Wednesday was another painful day for the FTSE 100: the index fell by 189 points to 4040.9, a 4.5% drop, as the miners and bankers took yet another pasting. But one of the hardest-hit stocks was BSkyB: the satellite broadcaster saw its share price fall by over 11%, as investors worried that pay-TV customers were likely to cancel their Sky subscriptions as the recession bites. And it looks as though a single market research report was to blame.
Today’s fall was seemingly the result of a report from media specialists Continental Research, which made grim reading for BSkyB (and other pay-TV specialists). Its survey (of 1,022 people in the UK) found that 18% were planning to reduce their spending on TV services in the coming year, while 13% were planning to switch to a cheaper package (by cancelling some of their premium channels, for instance) and 7% said they’d stop paying for extra channels altogether. Another 6% are postponing plans to upgrade.
The received wisdom tends to be that if times get tough, people will stay in more and watch more TV – which ought to be good news for BSkyB. But the survey suggests that people are looking to save even more of their cash – and with the emergence of Freeview and internet-based services, pay-TV may soon be a luxury we can live without. ‘With new ways of watching TV now available, the credit crunch could actually be the impetus that causes a significant change in peoples’ viewing behaviour,’ says Continental’s Tim Barber. The big winner (apart from Continental itself, which probably can’t quite believe that their little survey has caused such a storm) could be Freeview – 13% of respondents were planning to get that in the next year.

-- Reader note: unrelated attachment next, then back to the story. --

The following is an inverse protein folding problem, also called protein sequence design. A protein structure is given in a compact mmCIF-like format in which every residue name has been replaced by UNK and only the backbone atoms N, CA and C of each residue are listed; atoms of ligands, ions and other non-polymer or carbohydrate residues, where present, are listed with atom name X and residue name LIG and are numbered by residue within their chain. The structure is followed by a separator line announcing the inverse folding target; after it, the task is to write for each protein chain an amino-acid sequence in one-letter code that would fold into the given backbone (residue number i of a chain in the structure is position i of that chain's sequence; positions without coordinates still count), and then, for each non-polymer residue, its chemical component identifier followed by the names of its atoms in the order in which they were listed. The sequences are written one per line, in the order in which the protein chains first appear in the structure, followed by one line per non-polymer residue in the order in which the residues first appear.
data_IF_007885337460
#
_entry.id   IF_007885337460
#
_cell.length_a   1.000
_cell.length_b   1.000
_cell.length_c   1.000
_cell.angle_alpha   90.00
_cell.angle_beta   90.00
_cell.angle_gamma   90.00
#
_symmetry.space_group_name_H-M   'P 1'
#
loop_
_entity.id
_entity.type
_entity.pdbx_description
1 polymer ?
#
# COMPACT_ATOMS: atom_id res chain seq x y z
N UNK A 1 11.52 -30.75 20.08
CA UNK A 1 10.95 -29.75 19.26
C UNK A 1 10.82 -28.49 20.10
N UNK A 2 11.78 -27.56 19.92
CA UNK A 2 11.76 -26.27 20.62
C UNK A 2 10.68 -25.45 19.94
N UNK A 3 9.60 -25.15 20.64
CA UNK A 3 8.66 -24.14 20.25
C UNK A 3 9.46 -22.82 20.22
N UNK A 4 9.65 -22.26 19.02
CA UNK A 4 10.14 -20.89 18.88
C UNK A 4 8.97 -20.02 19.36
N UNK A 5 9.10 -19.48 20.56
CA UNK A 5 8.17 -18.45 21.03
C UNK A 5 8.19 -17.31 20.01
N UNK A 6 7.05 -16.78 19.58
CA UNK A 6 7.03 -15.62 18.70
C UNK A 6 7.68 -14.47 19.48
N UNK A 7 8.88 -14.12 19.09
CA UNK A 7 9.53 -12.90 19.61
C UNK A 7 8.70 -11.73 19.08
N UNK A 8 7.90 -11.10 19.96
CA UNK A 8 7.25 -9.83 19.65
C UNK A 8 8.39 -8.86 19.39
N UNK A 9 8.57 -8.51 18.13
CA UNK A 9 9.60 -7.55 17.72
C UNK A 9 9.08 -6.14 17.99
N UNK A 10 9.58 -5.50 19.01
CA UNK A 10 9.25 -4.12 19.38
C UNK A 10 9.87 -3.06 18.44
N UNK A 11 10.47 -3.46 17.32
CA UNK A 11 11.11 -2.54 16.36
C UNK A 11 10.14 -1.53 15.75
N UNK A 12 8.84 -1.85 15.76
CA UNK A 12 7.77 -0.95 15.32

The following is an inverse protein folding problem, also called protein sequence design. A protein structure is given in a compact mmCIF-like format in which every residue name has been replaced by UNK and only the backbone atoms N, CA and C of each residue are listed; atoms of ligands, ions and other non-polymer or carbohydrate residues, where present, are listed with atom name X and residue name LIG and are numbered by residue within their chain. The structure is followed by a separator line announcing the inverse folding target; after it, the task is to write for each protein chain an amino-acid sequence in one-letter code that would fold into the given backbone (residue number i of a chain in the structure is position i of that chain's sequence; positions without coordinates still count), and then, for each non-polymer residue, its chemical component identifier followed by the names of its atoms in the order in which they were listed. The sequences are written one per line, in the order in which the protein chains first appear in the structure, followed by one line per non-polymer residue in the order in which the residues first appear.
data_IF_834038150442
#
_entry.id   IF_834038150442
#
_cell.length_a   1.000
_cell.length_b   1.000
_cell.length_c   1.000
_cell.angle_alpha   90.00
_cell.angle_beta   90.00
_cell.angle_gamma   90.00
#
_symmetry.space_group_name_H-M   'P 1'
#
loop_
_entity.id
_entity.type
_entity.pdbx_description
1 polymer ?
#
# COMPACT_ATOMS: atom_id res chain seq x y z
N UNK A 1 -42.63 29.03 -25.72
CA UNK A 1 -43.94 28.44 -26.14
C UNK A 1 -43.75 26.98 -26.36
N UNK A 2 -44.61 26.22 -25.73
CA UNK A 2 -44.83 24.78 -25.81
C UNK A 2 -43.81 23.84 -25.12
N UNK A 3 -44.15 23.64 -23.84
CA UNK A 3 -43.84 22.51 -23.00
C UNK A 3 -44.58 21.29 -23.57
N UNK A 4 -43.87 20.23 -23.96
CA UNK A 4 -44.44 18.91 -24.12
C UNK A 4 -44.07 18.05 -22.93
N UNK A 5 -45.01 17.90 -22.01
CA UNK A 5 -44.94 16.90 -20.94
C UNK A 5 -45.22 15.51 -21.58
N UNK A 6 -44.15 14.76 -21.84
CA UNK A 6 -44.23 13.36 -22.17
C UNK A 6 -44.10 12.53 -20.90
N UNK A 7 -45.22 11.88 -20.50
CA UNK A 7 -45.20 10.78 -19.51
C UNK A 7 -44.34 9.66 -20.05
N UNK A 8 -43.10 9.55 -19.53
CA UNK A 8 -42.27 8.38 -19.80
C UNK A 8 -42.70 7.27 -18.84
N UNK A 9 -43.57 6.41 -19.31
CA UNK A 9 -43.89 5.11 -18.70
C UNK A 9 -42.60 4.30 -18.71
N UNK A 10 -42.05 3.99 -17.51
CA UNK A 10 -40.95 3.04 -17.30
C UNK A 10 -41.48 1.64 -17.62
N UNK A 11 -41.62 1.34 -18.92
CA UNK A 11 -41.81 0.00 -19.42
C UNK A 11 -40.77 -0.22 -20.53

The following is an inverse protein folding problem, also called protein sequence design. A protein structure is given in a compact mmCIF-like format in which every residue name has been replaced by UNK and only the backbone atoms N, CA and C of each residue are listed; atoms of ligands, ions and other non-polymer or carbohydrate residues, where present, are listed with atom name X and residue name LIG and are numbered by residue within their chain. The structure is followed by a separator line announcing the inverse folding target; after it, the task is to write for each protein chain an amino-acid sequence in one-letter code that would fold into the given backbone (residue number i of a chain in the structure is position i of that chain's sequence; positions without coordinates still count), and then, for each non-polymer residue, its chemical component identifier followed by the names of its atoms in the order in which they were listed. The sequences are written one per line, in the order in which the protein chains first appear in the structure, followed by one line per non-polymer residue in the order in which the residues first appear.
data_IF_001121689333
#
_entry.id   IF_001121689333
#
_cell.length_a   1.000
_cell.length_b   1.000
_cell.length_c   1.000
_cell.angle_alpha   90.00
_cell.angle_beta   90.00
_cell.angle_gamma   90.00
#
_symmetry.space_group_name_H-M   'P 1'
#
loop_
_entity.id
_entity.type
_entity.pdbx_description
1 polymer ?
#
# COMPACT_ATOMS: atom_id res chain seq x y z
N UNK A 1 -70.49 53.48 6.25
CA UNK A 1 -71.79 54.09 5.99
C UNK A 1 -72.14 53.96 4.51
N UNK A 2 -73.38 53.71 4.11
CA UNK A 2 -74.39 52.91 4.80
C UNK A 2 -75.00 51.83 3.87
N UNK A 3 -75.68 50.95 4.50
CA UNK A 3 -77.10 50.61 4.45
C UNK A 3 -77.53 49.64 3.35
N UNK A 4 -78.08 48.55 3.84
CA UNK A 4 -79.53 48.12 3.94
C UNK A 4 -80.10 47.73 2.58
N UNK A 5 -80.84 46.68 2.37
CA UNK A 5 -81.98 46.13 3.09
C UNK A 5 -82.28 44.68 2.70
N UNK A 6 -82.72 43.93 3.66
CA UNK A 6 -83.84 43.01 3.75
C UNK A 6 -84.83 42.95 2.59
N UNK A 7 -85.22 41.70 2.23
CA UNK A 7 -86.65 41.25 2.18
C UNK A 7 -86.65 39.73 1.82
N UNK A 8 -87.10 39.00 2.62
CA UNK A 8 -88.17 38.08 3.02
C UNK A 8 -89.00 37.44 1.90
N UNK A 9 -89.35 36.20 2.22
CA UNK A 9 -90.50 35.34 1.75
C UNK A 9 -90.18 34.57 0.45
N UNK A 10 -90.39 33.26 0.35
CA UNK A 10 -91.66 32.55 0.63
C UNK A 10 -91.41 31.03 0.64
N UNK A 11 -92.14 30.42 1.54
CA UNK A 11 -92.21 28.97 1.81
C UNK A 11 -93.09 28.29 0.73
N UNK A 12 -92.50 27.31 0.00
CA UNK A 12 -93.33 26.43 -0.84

There’s only one problem with all this: Sky’s churn rate generally stands at about 10% anyway – so this proportion of people threatening to hang up their satellite dishes is more or less par for the course. And since Continental didn’t run the survey last year (as far as we know), it’s hard to conclude that the outlook has deteriorated significantly.
Of course, BSkyB will probably find it tougher in the coming months, as will every consumer business. But we can’t help feeling that an 11% fall in the share price, based on the preferences of a few hundred people, seems a little overdone. It just goes to show how jittery the market is when a relatively insignificant market research report can destroy a few hundred millions of pounds of shareholder value in one day...